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Category: Toulouse Area
This episode features our frequent and very popular guest Elyse Rivin. If you enjoy her episodes, please consider supporting her on Patreon.
Today Annie Sargent brings you a conversation with Elyse Rivin who is a licensed tour guide about Auvillar a gorgeous village in the southwest of France. I think you might just want to put Auvillar on your list because while it’s off the beaten track, it’s hard to find a more scenic place.
Auvillar is in the Tarn-et-Garonne department (number 82). The village built on a promontory with the Garonne river flowing below. There used to be an oppidum there under the Romans, from the top it's easy to keep an eye on possible invadors! A lot of things have been built on top of the oppidum in the meantime, there is nothing left of the oldest settlements.
There are a lot of B&B, Gîtes and Chambres d'Hôte to choose from in Auvillar, as well as a few hotels nearby.
What has made this village wealthy is that it makes for easy access to Bordeaux from the river, making commerce easier for everyone. The Garonne river is easy to navigate in this area. You can visit the area where the old port used to be. There isn't much to see there, but there are picnic tables where you can enjoy a meal by the water and the view towards the old one-lane bridge.
There is a museum dedicated to river transportation in the clock tower in Auvillar in the village. There is also a massive boat anchor bolted to the wall on the outside of the Mairie. Auvillar became part of the kingdom of France in 1589 under Henri IV. One of the things that made the village prosperous in more recent times is that there used to be a porcelain factory there. There also used to be a factory that turned goose feathers into plume pens and other writing implements.
On the day Annie went there was a motorcycle club visiting the village and also a lot of camper vans. This was not a sleepy village even though she saw it on a day when we were still under heavy Covid restrictions and everything was closed.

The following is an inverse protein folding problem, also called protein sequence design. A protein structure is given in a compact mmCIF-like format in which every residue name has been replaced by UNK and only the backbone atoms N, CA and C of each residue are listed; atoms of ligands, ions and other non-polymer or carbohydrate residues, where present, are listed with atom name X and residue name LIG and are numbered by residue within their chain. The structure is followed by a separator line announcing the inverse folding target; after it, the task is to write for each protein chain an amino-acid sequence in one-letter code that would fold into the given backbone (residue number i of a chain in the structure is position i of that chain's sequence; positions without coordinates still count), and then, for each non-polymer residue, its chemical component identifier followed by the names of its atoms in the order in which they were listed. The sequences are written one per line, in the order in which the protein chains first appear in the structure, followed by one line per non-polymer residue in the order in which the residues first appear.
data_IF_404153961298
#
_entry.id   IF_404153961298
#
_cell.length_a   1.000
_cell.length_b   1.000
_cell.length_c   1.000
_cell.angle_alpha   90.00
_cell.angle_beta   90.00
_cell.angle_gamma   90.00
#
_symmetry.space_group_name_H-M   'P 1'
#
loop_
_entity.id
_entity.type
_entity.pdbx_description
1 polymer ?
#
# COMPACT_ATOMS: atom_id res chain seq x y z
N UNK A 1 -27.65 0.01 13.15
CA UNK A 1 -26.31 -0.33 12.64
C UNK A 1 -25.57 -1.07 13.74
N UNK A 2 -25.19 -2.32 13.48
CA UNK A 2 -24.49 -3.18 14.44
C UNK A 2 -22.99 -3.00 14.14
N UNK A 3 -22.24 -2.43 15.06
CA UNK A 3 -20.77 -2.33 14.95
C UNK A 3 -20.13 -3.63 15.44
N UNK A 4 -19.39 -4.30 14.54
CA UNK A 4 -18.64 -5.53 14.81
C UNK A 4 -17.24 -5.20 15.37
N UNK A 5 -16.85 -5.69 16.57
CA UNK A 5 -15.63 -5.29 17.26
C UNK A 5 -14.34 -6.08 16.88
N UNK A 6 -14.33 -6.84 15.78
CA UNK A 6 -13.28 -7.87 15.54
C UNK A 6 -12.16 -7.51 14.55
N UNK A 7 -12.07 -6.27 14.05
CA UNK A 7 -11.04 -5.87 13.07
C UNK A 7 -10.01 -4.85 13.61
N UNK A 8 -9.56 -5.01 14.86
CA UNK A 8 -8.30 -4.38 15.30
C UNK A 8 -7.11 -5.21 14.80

The village is now a bit of an artist colony with lots of little shops and a place that's popular for writing residencies. Authors live in the village for a few months so they can concentrate on writing. It is a popular place to go on a writing retreat in France.
Auvillar During WWII
During WWII only two French Catholic bishops spoke out against the deportation of Jews and whoever else the Nazis considered to be undesirable. One of them was the Archbishop of Toulouse Saliège and his friend the Bishop of Montauban Pierre-Marie Théas.
There was an Ursuline convent in Auvillar and Bishop Théas was good friends with the Mother Superior Marie Placide (born Brigoux). Together, and with the help of all the nuns, they were able to save about 50 Jews from a certain death by hiding them in the convent or sending them to nearby farm houses. Annie did not see a memorial to this event in the village, but everything was closed.
The Circular Covered Market in Auvillar
Most villages in France had a covered market, but what makes the one in Auvillar special is that it is circular. Assembling wooden beams to make a circle required special skills, but it is more practical and it makes it scenic.
This village was an important stop in the pilgrimage to Compostelle and there are several nods to that around the village. There are still accommodations for pilgrims in Auvillar.
Don't miss the overlook from which you have a great view down to the Garonne river and the Golfech nuclear power plant. The clock tower was built in the early 1600s under Louis XIV. The circular marketplace was renovated in the early 1800s but looks quite old. This village was never a bastide town (it became prosperous later than the bastides of the Southwest) but the church is not directly on the market area.
Despite that Auvillar has the feel of a bastide because there are archades and plenty of room to conduct business away from the front steps of the church.